Corporate earnings reports continued to drive stock market activity Thursday. The balance between positive and negative reports led to a standoff on prices.
The Dow Jones industrial average traded in a narrow range throughout the session, finishing with a loss of 2.83 points to 17,083.80. The Nasdaq composite index was down 1.59 points to 4,472.11, and the Standard & Poor’s Index added 0.98 points to a record 1,987.98.
The Department of Labor reported initial claims for jobless benefits fell by 19,000 in the past week to 284,000, the lowest number of applications since February 2006.
More earnings reports after the close could affect Friday trading. Amazon.com (Nasdaq: AMZN) and Pandora Media (NYSE: P) reported weak performance in the second quarter and the shares are expected to fall. However, numbers from Starbucks (Nasdaq: SBUX) topped expectations.
Commodities traded lower. Gold fell $13.90 to $1,290.80 an ounce and oil dropped $1.05 to $102.70 a barrel.
Facebook (Nasdaq: FB) jumped 5.2 percent to a record $74.98 after saying second-quarter sales surged 61 percent. Under Armor Inc. (NYSE: UA) surged 15 percent after increasing its 2014 profit target.
Caterpillar Inc. (NYSE: CAT) sank 3.1 percent after forecasting full-year profit that fell short of estimates.
The S&P 500 rose 0.2 percent Wednesday as Apple Inc. (Nasdaq: AAPL) helped push technology companies higher, while health care stocks rallied on earnings. The gauge has advanced 7.6 percent this year amid better-than-estimated corporate results and central-bank support.
The index trades at 18.2 times the reported earnings of its members, the highest since 2010.
Global equities advanced today as data showed euro-area manufacturing and services grew in July while Chinese factory activity rose to an 18-month high. Economic reports in the U.S. were mixed, with fewer new U.S. homes sold in June than forecast while jobless claims unexpectedly fell.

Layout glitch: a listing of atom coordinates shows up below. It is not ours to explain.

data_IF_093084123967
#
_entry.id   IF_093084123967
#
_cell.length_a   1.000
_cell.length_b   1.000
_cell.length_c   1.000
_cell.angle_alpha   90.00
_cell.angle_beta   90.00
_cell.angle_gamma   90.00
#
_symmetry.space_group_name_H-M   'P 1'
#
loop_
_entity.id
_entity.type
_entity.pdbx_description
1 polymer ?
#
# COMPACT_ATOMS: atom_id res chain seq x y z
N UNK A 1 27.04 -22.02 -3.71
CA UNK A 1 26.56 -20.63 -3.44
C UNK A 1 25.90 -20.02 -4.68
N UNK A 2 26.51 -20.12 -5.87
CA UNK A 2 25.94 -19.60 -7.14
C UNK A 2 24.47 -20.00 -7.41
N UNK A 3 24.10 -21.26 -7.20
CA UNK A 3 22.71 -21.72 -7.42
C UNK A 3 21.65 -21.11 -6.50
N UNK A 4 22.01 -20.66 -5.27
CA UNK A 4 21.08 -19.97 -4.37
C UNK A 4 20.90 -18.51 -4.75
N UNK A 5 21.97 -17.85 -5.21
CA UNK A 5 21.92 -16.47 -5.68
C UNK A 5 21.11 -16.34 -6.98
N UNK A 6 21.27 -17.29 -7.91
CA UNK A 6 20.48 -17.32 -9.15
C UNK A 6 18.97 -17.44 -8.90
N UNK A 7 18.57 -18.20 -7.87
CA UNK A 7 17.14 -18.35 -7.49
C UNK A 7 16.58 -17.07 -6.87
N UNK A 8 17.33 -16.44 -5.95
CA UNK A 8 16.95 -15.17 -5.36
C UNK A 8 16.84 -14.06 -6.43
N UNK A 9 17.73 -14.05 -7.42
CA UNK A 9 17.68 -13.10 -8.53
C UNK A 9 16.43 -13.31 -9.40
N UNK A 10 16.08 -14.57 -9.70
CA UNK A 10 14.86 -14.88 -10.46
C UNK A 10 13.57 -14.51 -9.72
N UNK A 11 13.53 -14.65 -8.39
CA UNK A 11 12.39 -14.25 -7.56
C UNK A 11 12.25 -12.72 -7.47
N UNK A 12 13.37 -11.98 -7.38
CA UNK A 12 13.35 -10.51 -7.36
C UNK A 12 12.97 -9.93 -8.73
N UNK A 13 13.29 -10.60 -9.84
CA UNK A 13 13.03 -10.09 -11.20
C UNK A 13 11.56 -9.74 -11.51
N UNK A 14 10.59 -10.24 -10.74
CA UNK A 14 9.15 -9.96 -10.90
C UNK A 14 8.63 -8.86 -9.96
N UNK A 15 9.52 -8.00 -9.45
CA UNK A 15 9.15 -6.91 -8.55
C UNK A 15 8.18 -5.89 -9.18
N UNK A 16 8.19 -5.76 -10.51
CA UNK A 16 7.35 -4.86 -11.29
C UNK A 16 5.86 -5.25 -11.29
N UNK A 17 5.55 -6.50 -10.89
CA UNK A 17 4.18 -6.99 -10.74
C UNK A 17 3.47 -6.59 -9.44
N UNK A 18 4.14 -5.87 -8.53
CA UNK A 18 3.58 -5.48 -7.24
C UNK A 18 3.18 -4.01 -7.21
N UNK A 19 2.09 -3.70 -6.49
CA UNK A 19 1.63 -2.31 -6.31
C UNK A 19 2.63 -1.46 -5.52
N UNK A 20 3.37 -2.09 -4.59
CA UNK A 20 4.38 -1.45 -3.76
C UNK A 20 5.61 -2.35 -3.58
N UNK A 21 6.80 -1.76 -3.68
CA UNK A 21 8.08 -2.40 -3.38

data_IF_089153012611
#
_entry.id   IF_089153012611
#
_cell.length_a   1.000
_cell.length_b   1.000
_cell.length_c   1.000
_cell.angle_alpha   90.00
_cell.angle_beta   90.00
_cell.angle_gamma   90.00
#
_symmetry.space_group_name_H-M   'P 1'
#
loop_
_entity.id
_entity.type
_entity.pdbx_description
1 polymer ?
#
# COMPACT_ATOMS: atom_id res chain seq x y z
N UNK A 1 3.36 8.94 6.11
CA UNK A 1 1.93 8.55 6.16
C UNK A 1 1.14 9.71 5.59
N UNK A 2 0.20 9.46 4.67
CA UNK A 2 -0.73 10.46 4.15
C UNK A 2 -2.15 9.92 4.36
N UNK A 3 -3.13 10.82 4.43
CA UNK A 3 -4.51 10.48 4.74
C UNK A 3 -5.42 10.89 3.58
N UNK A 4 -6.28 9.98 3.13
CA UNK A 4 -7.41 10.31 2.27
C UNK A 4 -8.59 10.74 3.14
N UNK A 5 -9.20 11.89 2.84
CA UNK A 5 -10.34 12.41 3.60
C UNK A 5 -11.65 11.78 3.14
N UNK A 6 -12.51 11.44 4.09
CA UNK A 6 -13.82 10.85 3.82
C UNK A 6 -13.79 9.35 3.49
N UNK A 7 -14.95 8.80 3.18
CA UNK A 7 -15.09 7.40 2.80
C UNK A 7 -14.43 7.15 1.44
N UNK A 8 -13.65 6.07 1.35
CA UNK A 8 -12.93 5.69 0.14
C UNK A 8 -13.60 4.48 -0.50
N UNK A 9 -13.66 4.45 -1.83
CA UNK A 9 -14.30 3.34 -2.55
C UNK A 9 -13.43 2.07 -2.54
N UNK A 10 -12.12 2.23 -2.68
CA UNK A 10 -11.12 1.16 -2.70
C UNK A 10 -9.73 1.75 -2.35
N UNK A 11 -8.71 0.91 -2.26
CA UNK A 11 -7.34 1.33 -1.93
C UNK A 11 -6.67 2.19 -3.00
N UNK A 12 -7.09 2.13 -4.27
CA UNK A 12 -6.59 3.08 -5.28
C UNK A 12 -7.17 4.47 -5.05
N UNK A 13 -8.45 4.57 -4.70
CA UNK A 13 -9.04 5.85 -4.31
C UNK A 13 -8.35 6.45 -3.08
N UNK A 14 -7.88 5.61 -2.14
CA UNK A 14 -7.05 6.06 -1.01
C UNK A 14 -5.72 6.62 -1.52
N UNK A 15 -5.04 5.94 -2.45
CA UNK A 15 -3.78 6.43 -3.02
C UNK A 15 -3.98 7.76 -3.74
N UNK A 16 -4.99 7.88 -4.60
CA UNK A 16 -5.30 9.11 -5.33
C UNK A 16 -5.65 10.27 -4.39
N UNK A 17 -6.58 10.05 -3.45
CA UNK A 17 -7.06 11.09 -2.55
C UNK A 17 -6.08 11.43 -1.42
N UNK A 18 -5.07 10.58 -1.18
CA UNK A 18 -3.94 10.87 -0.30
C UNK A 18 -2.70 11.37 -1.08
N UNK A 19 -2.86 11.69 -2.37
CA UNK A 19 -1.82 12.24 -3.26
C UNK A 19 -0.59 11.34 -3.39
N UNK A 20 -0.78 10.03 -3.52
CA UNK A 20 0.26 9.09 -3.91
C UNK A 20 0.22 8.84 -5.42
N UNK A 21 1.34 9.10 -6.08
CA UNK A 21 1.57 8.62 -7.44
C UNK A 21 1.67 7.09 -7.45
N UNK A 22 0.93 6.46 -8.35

The International Monetary Fund lowered its outlook for global growth this year as expansions weaken from the U.S. to China and military conflicts raise the risk of a surge in oil prices.
Investors are also weighing the threat of new European Union sanctions targeting Russia over the Kremlin’s actions in Ukraine. The EU is preparing to sanction top Russian security officials, including the chiefs of the main successor agency to the Soviet-era KGB and foreign intelligence, over the conflict in Ukraine, according to a draft document obtained by Bloomberg.
The United States is pushing Europe to toughen its stance toward President Vladimir Putin a week after the Malaysian jet was hit by a missile that American officials say was probably fired from a Russian-supplied launcher. Russia denies involvement.
Ukrainian Prime Minister Arseniy Yatsenyuk resigned after two parties quit the ruling coalition and President Petro Poroshenko signaled his support for early elections.
Six of the 10 main S&P 500 groups advanced Thursday, with consumer shares advancing at least 0.3 percent to pace gains.
Nike Inc. (NYSEK NKE) jumped 1.6 percent for the biggest gain in the Dow.
Zillow Inc. (Nasdaq: Z) jumped 15 percent and Trulia Inc. (NYSE: TRLA) rallied 32 percent after a report said Zillow is seeking to acquire Trulia, according to people with knowledge of the matter, in a move to combine the two most-visited U.S. real estate websites.
Amazon sank 6.2 percent to $336.35. The world’s largest online retailer reported its biggest quarterly loss since 2012 as CEO Jeff Bezos builds more distribution warehouses, adds grocery deliveries and develops new smartphones and tablets.
The shares closed 0.1 percent higher Thursday.
Industrial stocks slid 0.5 percent to pace declines in the S&P 500.
Precision Castparts (NYSE: PCP) sank 5.5 percent for the biggest loss after reporting profit and sales that missed estimates.
Caterpillar tumbled 3.1 percent, the most since May and the biggest decline in the Dow. The largest maker of mining machinery forecast full-year sales and earnings that fell short of analysts’ estimates as it said there’s no sign of an upturn in the industry in 2014.
Housing shares plunged, with an S&P index of home builders sinking 4.9 percent for its biggest drop in a year.
Meritage Homes Corp. (NYSE: MTH) sank 3.9 percent and Toll Bros. Inc. (NYSE: TOL) slid 4.1 percent as all 11 members of the index retreated
D.R. Horton Inc. (NYSE: DHI) dropped 12 percent for the biggest loss and its worst day since November 2009. The largest U.S. homebuilder by revenue said its fiscal-third quarter earnings declined as the company’s sales margin shrank.
United Continental Holdings Inc. (NYSE: UAL) slid 2.4 percent and American Airlines Group Inc. (Nasdaq: AAL) lost 2.7 percent even as the two carriers disclosed dividends earlier in the day.
— Bloomberg contributed to this report.